A Quick Reference Guide to Preparing for a Divorce

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It’s hard to dismantle and disentangle a shared life. Fear and anxiety about divorce, the legal process and personal transition, frequently keep people in marriages that are abusive, plagued by infidelity, or fraught with friction. If you reach the (sometimes startling) conclusion that your marriage may end, here are five things to consider in preparing for divorce.

1. Compile Documents. Collect your last three years’ tax returns, and the past six months’ credit card statements, bank account statements, medical care invoices, and business expense records. Also collect any prenuptial or post-marital agreements, wills, disclaimer deeds, and trust documents. Whether or not you were involved in managing family finances during the marriage, understanding the debts and assets involved in the divorce is critical for the proceedings and for your attorney’s understanding of the issues, and will empower you to make informed decisions.

2. Know When To Act Quickly. Divorces can be contentious, and some marriages are characterized by verbal, emotional, or physical abuse. Obtain an Order of Protection if you are threatened or fear for your safety or that of loved ones. If your spouse is excessively spending or incurring debts detrimental to the marriage, filing for divorce sooner rather than later can help you preserve resources needed during and after the divorce.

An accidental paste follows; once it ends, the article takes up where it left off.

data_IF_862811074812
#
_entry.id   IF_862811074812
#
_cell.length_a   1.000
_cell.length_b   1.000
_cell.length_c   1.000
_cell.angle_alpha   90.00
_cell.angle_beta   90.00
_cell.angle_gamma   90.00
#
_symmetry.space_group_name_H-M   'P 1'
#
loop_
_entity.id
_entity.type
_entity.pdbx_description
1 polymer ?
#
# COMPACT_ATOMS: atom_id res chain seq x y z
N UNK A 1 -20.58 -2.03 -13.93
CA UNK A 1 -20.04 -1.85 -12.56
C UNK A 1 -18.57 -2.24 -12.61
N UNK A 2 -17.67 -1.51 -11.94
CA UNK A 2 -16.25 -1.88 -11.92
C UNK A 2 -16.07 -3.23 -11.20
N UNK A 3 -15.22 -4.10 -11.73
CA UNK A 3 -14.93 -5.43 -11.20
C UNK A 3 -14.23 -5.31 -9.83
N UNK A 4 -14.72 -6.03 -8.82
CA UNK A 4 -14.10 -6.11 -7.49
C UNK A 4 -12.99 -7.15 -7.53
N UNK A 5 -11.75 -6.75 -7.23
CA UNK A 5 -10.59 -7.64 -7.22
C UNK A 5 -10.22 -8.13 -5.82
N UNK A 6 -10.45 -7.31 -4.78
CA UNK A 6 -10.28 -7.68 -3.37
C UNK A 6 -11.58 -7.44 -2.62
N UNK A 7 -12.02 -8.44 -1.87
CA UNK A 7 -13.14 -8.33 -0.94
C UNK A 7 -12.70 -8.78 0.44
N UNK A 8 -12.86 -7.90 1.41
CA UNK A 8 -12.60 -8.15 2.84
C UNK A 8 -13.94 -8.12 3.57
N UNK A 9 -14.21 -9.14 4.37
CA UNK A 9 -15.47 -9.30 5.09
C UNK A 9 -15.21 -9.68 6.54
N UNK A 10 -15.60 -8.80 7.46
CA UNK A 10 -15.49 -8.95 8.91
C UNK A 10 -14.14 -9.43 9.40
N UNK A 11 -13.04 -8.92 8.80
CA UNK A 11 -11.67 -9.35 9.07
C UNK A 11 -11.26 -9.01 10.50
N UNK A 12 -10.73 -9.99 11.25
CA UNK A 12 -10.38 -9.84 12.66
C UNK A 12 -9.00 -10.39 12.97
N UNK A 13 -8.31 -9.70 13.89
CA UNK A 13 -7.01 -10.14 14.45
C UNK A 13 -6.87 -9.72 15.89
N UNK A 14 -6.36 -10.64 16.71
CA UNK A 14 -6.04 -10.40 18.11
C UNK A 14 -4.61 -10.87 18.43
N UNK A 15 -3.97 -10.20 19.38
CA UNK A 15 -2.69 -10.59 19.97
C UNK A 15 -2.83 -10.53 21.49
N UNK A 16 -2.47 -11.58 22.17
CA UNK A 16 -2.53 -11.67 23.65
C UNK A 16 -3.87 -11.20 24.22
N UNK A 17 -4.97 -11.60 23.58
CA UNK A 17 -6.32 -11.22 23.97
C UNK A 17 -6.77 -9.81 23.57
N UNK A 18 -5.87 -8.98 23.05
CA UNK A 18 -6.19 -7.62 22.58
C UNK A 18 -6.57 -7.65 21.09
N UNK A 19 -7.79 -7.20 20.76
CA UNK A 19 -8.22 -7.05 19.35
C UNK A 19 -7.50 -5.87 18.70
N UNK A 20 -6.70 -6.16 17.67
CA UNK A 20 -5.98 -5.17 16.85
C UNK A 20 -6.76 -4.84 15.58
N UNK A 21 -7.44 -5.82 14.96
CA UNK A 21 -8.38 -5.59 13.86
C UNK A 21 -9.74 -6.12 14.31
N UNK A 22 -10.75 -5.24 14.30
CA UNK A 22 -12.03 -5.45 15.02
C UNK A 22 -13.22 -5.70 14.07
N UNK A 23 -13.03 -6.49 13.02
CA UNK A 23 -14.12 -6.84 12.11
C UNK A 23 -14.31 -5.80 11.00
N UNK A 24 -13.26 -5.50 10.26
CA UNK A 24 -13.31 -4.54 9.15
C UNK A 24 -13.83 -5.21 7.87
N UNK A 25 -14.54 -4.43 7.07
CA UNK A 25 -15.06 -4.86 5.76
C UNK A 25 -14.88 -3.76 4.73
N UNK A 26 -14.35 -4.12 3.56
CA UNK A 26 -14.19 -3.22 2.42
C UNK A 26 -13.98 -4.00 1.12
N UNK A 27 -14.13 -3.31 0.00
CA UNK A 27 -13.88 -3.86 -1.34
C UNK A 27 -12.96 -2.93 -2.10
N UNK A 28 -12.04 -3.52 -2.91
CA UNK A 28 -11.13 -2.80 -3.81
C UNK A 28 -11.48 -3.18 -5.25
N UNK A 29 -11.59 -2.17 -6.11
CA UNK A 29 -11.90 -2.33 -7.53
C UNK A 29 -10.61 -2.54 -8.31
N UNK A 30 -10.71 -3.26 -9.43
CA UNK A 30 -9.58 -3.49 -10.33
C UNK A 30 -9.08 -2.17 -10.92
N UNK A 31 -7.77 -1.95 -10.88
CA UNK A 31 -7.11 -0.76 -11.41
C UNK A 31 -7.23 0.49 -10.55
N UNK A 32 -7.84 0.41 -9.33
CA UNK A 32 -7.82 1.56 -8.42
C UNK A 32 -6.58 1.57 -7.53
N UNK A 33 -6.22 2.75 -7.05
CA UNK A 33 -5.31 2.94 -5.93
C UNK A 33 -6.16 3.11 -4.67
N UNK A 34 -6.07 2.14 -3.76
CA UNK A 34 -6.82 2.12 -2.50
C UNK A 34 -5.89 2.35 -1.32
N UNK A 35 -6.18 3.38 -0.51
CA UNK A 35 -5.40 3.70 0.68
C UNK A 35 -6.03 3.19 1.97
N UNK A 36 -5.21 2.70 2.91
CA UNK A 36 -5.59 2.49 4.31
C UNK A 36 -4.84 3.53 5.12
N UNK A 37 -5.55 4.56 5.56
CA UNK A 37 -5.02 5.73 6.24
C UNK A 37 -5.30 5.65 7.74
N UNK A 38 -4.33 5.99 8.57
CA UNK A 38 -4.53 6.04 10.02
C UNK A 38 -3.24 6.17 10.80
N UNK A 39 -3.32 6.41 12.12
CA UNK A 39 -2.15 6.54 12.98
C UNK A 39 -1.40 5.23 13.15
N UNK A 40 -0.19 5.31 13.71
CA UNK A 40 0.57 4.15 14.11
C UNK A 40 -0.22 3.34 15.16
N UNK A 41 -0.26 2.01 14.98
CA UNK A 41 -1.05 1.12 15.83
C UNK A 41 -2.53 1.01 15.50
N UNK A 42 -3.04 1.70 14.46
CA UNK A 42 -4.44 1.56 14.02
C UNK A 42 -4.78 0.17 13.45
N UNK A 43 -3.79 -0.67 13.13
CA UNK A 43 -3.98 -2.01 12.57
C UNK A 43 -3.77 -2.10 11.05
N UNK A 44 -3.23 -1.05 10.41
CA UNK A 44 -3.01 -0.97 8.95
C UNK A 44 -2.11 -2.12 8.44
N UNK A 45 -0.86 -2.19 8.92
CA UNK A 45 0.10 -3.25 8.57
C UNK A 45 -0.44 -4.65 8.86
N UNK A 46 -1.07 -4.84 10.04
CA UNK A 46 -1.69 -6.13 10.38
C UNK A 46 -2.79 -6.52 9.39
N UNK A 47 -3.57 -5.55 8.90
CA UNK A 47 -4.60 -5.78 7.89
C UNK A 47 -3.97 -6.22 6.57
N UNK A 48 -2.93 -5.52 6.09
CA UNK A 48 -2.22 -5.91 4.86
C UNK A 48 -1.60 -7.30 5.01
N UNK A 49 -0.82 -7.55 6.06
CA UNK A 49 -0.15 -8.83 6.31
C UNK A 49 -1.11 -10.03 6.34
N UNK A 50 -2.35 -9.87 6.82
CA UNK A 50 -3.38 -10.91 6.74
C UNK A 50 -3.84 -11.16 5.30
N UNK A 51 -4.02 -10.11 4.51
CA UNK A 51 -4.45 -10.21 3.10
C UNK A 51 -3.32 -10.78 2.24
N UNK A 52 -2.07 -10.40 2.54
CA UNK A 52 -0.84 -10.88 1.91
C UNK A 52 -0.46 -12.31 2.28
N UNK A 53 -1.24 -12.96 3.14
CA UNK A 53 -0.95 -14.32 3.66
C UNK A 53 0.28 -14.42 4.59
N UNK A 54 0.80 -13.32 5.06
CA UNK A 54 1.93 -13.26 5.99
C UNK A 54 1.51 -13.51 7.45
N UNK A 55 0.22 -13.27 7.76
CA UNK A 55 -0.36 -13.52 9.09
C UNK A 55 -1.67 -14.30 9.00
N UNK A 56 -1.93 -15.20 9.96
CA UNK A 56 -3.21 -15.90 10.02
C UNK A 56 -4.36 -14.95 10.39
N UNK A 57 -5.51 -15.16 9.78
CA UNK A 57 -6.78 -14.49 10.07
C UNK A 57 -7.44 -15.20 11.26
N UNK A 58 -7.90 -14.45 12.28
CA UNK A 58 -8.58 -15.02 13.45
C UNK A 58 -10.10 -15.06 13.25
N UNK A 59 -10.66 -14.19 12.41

3. Consult With An Attorney. Consult with at least one family law attorney before filing for divorce. There is no substitute for an experienced family law attorney with expertise in dealing with the issues in your case. Additionally, there are immediate consequences to filing for a divorce, such as the issuance of a preliminary injunction that will prohibit you from removing funds from bank accounts, traveling with children out of state, and selling items or property, among other restrictions. Knowing the process before you begin can help you plan.

4. Understand the Alternatives. There are alternatives to divorce that may better suit your situation, including legal separation and conciliation services. Consulting with a family lawyer can help you make the best decision for your circumstances.

5. Talk to Your Kids. Spouses who are parents must also address a tough question: how to tell the kids? Children may experience anxiety or blame themselves if parents fail to communicate. When appropriate, work with your spouse or third-party counselor in developing a plan to discuss the situation with your children.


DISCLAIMER: Because of the generality of this update, the information provided herein may not be applicable in all situations and should not be acted upon without specific legal advice based on particular situations.

© Dickinson Wright | Attorney Advertising

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